Despite a wide range of efforts by the Ukrainian government, civil society and the international community to pursue accountability fo crimes arising from the conflict, there remain significant questions as to how this should be achieved and how international criminal law can be strengthened.
Read our Q&A for a more detailed account of the international legal situation with regard to the Russian-Ukrainian war, along with ECCHR's position on these issues.
The investigations currently conducted by the ICC-OTP, the Joint Investigation Team, the Ukrainian OPG and third states` war crimes units should focus on high-level perpetrators and patterns of crimes. While prosecuting individual cases certainly sends an important signal in the fight against impunity, the structural dimension of the crimes committed must be at the center of attention. Additionally, a survivor-centered approach must be maintained throughout all stages of investigations and needs to include legal and psychosocial support. At the same time, the investigating authorities must ensure that civil society perspectives are included in the investigation prioritization, with special attention to marginalized and vulnerable groups of survivors. Ukrainian civil society can draw on rich experience and insights related to the documentation of war crimes gathered since the beginning of the armed conflict in 2014. It is of utmost importance to listen to their experience, to support and amplify their voices and demands. Local civil society groups are playing an indispensable role in supporting witnesses and survivors, especially in light of the lack of trust in state authorities that can be observed in many places. Special attention must be given to previously under-investigated crimes, with a focus on sexual and gender-based violence. These investigations must be carried out by specially trained personnel so that re-traumatization and secondary victimization are prevented. Investigations must look at alleged crimes by all parties to the conflict and date back to the outbreak of the armed conflict in 2014. In doing all this, coordination among relevant stakeholders is crucial to avoid duplication of efforts.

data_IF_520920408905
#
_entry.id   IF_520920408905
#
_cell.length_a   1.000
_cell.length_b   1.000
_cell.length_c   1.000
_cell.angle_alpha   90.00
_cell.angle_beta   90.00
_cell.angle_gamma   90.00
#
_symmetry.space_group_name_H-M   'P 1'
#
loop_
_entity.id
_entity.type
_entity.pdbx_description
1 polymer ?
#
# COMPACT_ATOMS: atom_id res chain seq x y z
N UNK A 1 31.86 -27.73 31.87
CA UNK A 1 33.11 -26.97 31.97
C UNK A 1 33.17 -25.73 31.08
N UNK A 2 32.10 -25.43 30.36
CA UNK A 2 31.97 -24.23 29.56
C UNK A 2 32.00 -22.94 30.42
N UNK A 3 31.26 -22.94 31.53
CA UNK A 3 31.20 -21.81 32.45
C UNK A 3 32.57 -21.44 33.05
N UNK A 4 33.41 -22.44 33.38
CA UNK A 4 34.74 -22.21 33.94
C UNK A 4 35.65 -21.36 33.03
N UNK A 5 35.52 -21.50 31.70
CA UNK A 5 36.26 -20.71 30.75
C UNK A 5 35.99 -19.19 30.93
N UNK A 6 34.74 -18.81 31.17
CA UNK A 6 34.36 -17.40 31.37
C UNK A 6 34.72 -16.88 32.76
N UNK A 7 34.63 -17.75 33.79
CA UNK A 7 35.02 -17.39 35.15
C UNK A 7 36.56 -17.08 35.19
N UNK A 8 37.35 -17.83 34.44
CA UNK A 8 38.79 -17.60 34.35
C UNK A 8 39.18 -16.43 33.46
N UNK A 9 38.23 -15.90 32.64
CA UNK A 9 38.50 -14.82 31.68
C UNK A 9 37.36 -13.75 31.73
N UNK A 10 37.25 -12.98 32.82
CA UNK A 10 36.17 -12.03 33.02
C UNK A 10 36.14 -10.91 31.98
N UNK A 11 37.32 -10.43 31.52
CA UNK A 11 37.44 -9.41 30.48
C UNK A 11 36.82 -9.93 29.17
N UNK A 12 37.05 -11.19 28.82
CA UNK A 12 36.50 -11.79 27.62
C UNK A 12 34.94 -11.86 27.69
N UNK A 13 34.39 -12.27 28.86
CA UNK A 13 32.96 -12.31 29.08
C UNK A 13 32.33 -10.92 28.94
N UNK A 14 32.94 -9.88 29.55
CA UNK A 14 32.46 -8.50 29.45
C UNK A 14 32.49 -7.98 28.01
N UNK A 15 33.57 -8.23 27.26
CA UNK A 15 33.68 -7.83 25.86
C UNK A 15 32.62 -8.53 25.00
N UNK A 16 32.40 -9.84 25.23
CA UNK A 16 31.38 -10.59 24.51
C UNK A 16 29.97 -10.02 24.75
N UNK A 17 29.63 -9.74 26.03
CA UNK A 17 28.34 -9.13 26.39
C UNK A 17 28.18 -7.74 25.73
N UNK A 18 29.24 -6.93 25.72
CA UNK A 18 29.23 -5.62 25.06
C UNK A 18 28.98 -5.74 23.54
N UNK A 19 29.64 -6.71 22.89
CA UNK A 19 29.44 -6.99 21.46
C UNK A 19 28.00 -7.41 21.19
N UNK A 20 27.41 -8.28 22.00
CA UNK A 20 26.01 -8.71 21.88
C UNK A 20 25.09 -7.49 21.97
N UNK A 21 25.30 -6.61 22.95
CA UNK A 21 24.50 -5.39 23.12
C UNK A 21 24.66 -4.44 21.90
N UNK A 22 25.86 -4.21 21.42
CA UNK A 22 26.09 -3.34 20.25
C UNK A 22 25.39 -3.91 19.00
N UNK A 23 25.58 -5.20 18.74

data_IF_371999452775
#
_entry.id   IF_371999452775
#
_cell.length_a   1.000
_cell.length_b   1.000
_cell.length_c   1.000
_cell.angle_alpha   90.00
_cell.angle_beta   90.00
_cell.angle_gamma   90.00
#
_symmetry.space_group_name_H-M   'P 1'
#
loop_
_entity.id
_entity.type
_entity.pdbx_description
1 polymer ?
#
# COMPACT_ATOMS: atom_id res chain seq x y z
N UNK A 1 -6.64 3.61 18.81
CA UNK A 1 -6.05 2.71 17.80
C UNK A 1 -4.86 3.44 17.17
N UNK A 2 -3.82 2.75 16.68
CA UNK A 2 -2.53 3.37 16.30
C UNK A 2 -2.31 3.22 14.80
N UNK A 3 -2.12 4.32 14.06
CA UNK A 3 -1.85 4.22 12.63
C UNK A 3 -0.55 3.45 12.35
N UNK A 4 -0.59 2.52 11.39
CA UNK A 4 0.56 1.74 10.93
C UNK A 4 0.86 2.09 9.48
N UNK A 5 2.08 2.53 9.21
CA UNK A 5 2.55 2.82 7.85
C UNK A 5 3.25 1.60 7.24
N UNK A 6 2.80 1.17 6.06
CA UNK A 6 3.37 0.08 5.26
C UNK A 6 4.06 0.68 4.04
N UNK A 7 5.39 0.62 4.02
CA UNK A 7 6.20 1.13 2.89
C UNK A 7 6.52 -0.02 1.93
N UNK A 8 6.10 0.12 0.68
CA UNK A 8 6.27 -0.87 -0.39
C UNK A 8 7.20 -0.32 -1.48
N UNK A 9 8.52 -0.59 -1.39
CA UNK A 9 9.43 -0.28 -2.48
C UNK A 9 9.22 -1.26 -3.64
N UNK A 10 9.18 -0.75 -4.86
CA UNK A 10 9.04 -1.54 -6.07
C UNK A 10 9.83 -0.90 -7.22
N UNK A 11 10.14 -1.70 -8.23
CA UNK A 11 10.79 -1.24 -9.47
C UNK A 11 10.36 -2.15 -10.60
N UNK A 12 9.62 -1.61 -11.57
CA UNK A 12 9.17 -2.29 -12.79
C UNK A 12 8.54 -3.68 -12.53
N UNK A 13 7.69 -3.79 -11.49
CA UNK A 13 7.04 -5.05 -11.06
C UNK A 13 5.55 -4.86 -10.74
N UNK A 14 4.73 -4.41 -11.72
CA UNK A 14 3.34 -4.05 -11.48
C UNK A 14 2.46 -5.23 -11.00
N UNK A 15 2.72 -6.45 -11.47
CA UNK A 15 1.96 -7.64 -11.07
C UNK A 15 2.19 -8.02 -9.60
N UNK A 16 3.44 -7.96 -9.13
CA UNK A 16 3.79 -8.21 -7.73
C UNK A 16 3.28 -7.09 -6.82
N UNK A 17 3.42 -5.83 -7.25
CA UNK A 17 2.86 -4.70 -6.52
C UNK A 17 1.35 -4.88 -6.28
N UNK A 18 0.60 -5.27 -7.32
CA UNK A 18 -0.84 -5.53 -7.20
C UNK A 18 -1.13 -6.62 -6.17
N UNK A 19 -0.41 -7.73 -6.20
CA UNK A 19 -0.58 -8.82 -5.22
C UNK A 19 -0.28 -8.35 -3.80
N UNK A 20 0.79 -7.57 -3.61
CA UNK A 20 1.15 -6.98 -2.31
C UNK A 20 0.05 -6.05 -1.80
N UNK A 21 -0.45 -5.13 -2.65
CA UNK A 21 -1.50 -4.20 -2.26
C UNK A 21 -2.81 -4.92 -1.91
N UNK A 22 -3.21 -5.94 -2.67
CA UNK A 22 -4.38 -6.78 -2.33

Ukraine must ratify the Rome Statute without further delay, as long called for by Ukrainian civil society. Despite having accepted the ICC’s jurisdiction through two ad-hoc declarations in 2014 and 2015 already, it still has not become a party to the Rome Statute. After having undertaken a lengthy process of constitutional amendment removing alleged legal obstacles to ratification, there is no reason left not to join the Rome Statute. Nevertheless, Ukrainian officials have repeatedly opposed ratification on the grounds that it would expose Ukrainian armed forces to potential international prosecution. This argument is not only erroneous, as the ad hoc acceptance of ICC jurisdiction already allows for the prosecution of statutory crimes by all parties to the conflict, but demonstrates a problematic and one-sided approach to justice. Similarly, Ukraine’s newly introduced domestic framework for cooperation with the ICC leaves fundamental doubts as to its neutrality, with a provision suggesting that cooperation should only apply to crimes committed against Ukraine rather than to all crimes subject to ICC jurisdiction.